Nativity of Our Lord 2015 – Christmas Pastoral Letter of Most Reverend William C. Skurla, D.D.

And the Word became flesh and made his dwelling among us, and we saw his glory, the glory as of the Father’s only Son, full of grace and truth. John testified to him and cried out, saying, “This was he of whom I said, ‘The one who is coming after me ranks ahead of me because he existed before me. From his fullness we have all received, grace in place of grace, because while the law was given through Moses, grace and truth came through Jesus Christ. No one has ever seen God. The only Son, God, who is at the Father’s side, has revealed him.’” (John 1:14-18)

Christ is Born! Glorify Him!

We once again celebrate the birth of our Lord and Savior Jesus Christ in the City of Bethlehem! We gather together to remember the greatest gift by the Father of his only begotten Son. Following His example and the example of the three Kings we give one another gifts in honor of God’s grace and truth.

Little children wait for Christmas with the hope of receiving gifts. From their parents they learn to give gifts in return to family and friends. Each gift given reminds us of the great gift of the Father to us. And each time that we help someone we change, becoming a little closer to the image and likeness of God. The Christmas gifts we give and receive are small compared to the gifts of forgiveness and mercy.

The Father chose to announce the Good News of our Salvation through the birth of a little child in a cave. Jesus grew in wisdom and knowledge before he would explain the new way to live. Jesus’s deeper explanation of divine grace and truth would build upon the Old Covenant between the Lord and the people of Israel. The Easter Gospel of Saint John describes the birth of Jesus and the fuller revelation as receiving grace upon grace.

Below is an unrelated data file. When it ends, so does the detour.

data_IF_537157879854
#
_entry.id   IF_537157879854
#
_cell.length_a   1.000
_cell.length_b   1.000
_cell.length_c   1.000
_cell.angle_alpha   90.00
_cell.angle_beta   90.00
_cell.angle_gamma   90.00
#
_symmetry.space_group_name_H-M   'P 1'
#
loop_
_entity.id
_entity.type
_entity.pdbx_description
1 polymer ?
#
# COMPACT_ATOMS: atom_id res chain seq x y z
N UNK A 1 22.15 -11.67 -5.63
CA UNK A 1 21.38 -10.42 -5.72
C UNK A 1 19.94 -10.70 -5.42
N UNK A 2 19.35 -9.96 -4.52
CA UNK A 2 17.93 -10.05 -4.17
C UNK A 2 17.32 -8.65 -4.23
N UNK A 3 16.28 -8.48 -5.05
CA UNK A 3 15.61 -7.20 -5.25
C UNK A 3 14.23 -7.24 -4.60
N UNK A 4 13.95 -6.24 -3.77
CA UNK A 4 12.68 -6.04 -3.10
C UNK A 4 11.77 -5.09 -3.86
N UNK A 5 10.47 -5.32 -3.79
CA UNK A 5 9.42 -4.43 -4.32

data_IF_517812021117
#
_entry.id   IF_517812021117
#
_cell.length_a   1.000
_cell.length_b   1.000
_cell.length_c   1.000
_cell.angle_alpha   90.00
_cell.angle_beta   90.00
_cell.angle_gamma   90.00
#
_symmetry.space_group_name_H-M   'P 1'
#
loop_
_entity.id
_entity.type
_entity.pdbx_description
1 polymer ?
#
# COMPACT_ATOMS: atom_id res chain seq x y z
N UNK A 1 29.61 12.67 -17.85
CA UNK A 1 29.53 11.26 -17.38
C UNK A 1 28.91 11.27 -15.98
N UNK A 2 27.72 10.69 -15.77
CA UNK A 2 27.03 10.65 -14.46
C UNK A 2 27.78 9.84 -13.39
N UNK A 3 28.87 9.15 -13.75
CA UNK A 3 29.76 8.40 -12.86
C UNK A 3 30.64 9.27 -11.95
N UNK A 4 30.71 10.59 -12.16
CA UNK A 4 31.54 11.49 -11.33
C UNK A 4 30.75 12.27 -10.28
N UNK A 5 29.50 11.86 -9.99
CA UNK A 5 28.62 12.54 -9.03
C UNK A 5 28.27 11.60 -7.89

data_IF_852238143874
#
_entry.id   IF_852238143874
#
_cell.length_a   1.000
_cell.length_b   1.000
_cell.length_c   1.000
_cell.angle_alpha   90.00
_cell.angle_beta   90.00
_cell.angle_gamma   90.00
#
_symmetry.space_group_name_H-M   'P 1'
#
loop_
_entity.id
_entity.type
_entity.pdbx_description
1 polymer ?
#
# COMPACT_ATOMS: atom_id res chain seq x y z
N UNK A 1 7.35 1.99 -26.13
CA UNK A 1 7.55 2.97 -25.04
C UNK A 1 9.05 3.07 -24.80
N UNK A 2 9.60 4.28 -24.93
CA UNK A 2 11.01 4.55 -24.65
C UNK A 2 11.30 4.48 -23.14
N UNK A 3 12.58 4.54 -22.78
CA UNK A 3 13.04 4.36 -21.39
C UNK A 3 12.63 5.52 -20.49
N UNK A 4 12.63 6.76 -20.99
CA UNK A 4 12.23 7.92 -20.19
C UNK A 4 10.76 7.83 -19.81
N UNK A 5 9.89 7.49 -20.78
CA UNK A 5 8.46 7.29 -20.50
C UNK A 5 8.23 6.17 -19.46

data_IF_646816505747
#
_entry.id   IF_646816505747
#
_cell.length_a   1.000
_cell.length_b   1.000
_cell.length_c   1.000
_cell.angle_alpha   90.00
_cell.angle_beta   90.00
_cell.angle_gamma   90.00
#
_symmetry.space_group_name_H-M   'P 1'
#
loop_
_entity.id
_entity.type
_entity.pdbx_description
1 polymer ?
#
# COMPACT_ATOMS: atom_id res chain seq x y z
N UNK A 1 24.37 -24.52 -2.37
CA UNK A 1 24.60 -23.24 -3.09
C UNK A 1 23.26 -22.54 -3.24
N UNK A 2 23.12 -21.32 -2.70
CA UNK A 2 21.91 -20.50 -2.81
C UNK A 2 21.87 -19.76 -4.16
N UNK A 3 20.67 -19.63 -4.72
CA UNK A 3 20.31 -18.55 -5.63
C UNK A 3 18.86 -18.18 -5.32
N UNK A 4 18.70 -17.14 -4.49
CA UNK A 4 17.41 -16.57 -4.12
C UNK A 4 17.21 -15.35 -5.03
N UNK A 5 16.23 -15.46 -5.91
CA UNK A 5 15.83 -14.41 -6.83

In this Christmas during the Jubilee of Year of Mercy, we are called to share God’s grace with one another. If able, we are called to pass through the Doors of Mercy either in Rome or at our Cathedral during the year as a sign of our need to receive and to give mercy to one another.

Pope Francis encourages us “You are the visible face of the invisible Father, of the God who manifests his power above all by forgiveness and mercy: let the Church be your visible face in the world, its Lord risen and glorified. You willed that your ministers would also be clothed in weakness in order that they may feel compassion for those in ignorance and error: let everyone who approaches them feel sought after, loved, and forgiven by God.

Send your Spirit and consecrate every one of us with its anointing, so that the Jubilee of Mercy may be a year of grace from the Lord, and your Church, with renewed enthusiasm, may bring good news to the poor, proclaim liberty to captives and the oppressed, and restore sight to the blind. We ask this of you, Lord Jesus, through the intercession of Mary, Mother of Mercy; you who live and reign with the Father and the Holy Spirit for ever and ever. Amen.”

Sincerely yours in Christ,

Most Reverend William C. Skurla, D.D.
Metropolitan Archbishop of Pittsburgh